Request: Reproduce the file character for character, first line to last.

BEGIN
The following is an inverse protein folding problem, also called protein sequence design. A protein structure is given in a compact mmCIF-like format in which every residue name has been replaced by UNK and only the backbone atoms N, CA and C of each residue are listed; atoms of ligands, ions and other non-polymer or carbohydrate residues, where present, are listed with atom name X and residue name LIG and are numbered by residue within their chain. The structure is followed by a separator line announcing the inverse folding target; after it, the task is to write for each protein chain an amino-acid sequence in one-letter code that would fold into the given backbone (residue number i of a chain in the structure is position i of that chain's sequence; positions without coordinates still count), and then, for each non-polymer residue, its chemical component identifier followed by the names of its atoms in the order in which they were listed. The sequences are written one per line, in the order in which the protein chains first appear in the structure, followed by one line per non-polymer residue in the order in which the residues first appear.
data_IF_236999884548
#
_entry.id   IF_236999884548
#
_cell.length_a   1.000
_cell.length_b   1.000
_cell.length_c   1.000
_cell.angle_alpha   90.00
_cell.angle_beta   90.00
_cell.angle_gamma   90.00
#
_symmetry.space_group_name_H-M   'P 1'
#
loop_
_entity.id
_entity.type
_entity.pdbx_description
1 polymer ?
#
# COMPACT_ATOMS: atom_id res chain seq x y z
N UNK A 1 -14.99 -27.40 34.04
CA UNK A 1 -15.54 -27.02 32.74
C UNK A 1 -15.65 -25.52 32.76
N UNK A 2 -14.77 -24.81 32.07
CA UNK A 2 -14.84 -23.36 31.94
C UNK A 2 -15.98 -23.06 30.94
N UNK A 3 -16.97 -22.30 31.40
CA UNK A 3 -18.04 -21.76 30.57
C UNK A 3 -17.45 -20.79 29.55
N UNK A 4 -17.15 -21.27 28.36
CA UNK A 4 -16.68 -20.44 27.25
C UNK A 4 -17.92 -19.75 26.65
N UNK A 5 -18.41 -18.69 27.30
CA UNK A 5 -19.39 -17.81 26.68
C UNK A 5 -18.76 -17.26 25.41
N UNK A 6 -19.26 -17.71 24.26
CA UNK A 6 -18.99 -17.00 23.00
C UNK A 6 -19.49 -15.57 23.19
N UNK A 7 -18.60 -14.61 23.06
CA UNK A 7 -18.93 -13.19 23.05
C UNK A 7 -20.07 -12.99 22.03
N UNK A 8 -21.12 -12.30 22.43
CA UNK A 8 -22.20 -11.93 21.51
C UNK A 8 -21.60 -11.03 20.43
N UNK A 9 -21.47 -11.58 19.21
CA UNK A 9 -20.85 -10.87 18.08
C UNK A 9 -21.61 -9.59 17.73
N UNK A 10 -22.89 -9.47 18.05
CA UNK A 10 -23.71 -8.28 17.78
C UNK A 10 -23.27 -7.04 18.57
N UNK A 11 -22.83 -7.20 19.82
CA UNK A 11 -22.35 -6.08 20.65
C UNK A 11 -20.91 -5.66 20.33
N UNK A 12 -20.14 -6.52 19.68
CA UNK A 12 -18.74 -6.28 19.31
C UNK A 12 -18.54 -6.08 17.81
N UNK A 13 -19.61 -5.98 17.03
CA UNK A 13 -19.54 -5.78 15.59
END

The following is an inverse protein folding problem, also called protein sequence design. A protein structure is given in a compact mmCIF-like format in which every residue name has been replaced by UNK and only the backbone atoms N, CA and C of each residue are listed; atoms of ligands, ions and other non-polymer or carbohydrate residues, where present, are listed with atom name X and residue name LIG and are numbered by residue within their chain. The structure is followed by a separator line announcing the inverse folding target; after it, the task is to write for each protein chain an amino-acid sequence in one-letter code that would fold into the given backbone (residue number i of a chain in the structure is position i of that chain's sequence; positions without coordinates still count), and then, for each non-polymer residue, its chemical component identifier followed by the names of its atoms in the order in which they were listed. The sequences are written one per line, in the order in which the protein chains first appear in the structure, followed by one line per non-polymer residue in the order in which the residues first appear.
data_IF_236999884548
#
_entry.id   IF_236999884548
#
_cell.length_a   1.000
_cell.length_b   1.000
_cell.length_c   1.000
_cell.angle_alpha   90.00
_cell.angle_beta   90.00
_cell.angle_gamma   90.00
#
_symmetry.space_group_name_H-M   'P 1'
#
loop_
_entity.id
_entity.type
_entity.pdbx_description
1 polymer ?
#
# COMPACT_ATOMS: atom_id res chain seq x y z
N UNK A 1 -14.99 -27.40 34.04
CA UNK A 1 -15.54 -27.02 32.74
C UNK A 1 -15.65 -25.52 32.76
N UNK A 2 -14.77 -24.81 32.07
CA UNK A 2 -14.84 -23.36 31.94
C UNK A 2 -15.98 -23.06 30.94
N UNK A 3 -16.97 -22.30 31.40
CA UNK A 3 -18.04 -21.76 30.57
C UNK A 3 -17.45 -20.79 29.55
N UNK A 4 -17.15 -21.27 28.36
CA UNK A 4 -16.68 -20.44 27.25
C UNK A 4 -17.92 -19.75 26.65
N UNK A 5 -18.41 -18.69 27.30
CA UNK A 5 -19.39 -17.81 26.68
C UNK A 5 -18.76 -17.26 25.41
N UNK A 6 -19.26 -17.71 24.26
CA UNK A 6 -18.99 -17.00 23.00
C UNK A 6 -19.49 -15.57 23.19
N UNK A 7 -18.60 -14.61 23.06
CA UNK A 7 -18.93 -13.19 23.05
C UNK A 7 -20.07 -12.99 22.03
N UNK A 8 -21.12 -12.30 22.43
CA UNK A 8 -22.20 -11.93 21.51
C UNK A 8 -21.60 -11.03 20.43
N UNK A 9 -21.47 -11.58 19.21
CA UNK A 9 -20.85 -10.87 18.08
C UNK A 9 -21.61 -9.59 17.73
N UNK A 10 -22.89 -9.47 18.05
CA UNK A 10 -23.71 -8.28 17.78
C UNK A 10 -23.27 -7.04 18.57
N UNK A 11 -22.83 -7.20 19.82
CA UNK A 11 -22.35 -6.08 20.65
C UNK A 11 -20.91 -5.66 20.33
N UNK A 12 -20.14 -6.52 19.68
CA UNK A 12 -18.74 -6.28 19.31
C UNK A 12 -18.54 -6.08 17.81
N UNK A 13 -19.61 -5.98 17.03
CA UNK A 13 -19.54 -5.78 15.59